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Thromb Res. 2003 Jun 15;110(5-6):293-8.

COX-2 lack of function in hypoxia-induced ocular surface inflammation.

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Department of Pharmacology, New York Medical College, Valhalla, NY 10595, USA.


Injury to the ocular surface increases corneal epithelial production of cyclooxygenase (COX)-derived eicosanoids but this increase correlates poorly to the inflammatory sequelae. Moreover, corticosteroids are effective in treatment of this inflammation but NSAIDs are not. The discovery of COX-2 that is differentially affected by common NSAIDs reopened the question of the role of prostaglandins in ocular surface inflammation. We examined the presence and inducibility of COX-2 in the corneal epithelium following hypoxia-induced injury in vivo and in vitro. COX-2, but not COX-1, protein levels markedly increased following hypoxia. Use of the selective COX-2 inhibitor, NS-398, indicated that COX activity in hypoxic corneas or cells is essentially that of COX-2; in control cells, both COX-1 and COX-2 contributed equally to the production of PGE2. COX-2 protein overexpression induced by hypoxia was not associated with a parallel increase in PGE2 accumulation but the enzyme regained full catalytic activity when cells were re-exposed to normoxia in the presence of heme and arachidonic acid. Decreases in the levels of oxygen and heme, essential substrates/cofactors for COX catalytic activity, contributed to a diminished prostanoid production during hypoxia. These results suggest that in hypoxic injury, molecules other than COX-derived prostanoids play a major pro-inflammatory role. Furthermore, this study provides an explanation for the ineffectiveness of classical NSAIDs in the treatment of hypoxia-related ocular surface inflammation.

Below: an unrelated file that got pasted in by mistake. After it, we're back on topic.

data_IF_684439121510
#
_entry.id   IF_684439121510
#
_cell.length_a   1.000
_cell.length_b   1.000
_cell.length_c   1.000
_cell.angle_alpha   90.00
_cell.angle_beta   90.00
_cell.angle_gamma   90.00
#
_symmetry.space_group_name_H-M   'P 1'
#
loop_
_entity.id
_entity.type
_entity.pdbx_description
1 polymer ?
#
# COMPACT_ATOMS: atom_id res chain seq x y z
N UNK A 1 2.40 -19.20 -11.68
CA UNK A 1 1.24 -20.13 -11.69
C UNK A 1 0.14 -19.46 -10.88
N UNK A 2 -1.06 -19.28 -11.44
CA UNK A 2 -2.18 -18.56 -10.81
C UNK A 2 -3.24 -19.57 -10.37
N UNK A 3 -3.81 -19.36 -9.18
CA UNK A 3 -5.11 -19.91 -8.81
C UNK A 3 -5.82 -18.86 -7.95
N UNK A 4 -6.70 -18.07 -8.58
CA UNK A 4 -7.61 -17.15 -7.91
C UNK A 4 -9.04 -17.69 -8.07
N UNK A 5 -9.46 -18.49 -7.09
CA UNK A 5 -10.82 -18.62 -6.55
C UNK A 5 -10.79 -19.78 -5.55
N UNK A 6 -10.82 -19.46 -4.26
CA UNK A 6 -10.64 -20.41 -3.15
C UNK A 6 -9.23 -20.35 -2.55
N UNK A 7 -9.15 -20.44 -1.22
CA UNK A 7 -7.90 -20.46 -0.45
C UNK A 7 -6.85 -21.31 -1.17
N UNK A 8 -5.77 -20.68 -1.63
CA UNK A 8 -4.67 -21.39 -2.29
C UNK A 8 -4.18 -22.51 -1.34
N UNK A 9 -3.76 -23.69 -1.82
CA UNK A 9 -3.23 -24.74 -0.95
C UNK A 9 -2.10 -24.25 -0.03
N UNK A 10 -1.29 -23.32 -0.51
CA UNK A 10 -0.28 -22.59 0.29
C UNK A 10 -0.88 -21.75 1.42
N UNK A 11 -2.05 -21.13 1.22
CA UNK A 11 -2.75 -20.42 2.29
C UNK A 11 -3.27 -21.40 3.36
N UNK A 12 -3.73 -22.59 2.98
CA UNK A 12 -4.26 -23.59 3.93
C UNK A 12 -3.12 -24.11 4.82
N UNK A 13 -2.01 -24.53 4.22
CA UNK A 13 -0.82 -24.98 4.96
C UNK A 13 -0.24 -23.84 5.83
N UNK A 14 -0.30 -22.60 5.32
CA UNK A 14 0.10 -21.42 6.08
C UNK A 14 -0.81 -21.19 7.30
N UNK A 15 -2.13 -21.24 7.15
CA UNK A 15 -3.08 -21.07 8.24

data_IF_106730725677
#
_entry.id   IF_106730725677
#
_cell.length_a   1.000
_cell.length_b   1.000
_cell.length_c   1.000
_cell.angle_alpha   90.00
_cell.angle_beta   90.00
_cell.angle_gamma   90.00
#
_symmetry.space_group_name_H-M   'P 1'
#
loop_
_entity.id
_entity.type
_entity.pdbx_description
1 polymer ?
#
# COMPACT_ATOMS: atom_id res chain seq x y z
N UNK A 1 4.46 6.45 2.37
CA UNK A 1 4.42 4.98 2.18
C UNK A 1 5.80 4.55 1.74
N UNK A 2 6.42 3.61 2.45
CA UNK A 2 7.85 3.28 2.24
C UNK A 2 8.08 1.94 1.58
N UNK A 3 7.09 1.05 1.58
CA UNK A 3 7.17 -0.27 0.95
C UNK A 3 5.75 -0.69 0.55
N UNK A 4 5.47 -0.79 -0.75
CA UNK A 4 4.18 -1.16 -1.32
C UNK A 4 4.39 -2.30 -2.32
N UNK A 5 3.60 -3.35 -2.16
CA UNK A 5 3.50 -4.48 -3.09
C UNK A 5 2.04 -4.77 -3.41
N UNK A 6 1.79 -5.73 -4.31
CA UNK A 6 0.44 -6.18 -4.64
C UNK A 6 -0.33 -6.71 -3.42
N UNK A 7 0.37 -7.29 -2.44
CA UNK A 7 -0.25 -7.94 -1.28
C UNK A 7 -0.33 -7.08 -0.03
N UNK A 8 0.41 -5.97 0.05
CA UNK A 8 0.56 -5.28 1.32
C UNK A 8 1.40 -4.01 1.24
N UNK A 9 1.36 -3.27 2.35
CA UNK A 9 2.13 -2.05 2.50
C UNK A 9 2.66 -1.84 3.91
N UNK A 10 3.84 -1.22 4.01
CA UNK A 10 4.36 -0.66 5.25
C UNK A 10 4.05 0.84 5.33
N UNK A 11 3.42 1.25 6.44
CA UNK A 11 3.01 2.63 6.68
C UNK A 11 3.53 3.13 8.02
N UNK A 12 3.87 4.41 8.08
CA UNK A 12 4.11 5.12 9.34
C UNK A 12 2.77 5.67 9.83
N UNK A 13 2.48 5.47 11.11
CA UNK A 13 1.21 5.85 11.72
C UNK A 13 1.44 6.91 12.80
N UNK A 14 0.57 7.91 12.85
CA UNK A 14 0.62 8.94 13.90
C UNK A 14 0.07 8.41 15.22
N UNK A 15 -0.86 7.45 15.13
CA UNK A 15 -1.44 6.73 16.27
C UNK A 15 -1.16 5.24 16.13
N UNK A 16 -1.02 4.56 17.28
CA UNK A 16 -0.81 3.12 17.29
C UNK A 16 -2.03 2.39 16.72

[Indexed for MEDLINE]

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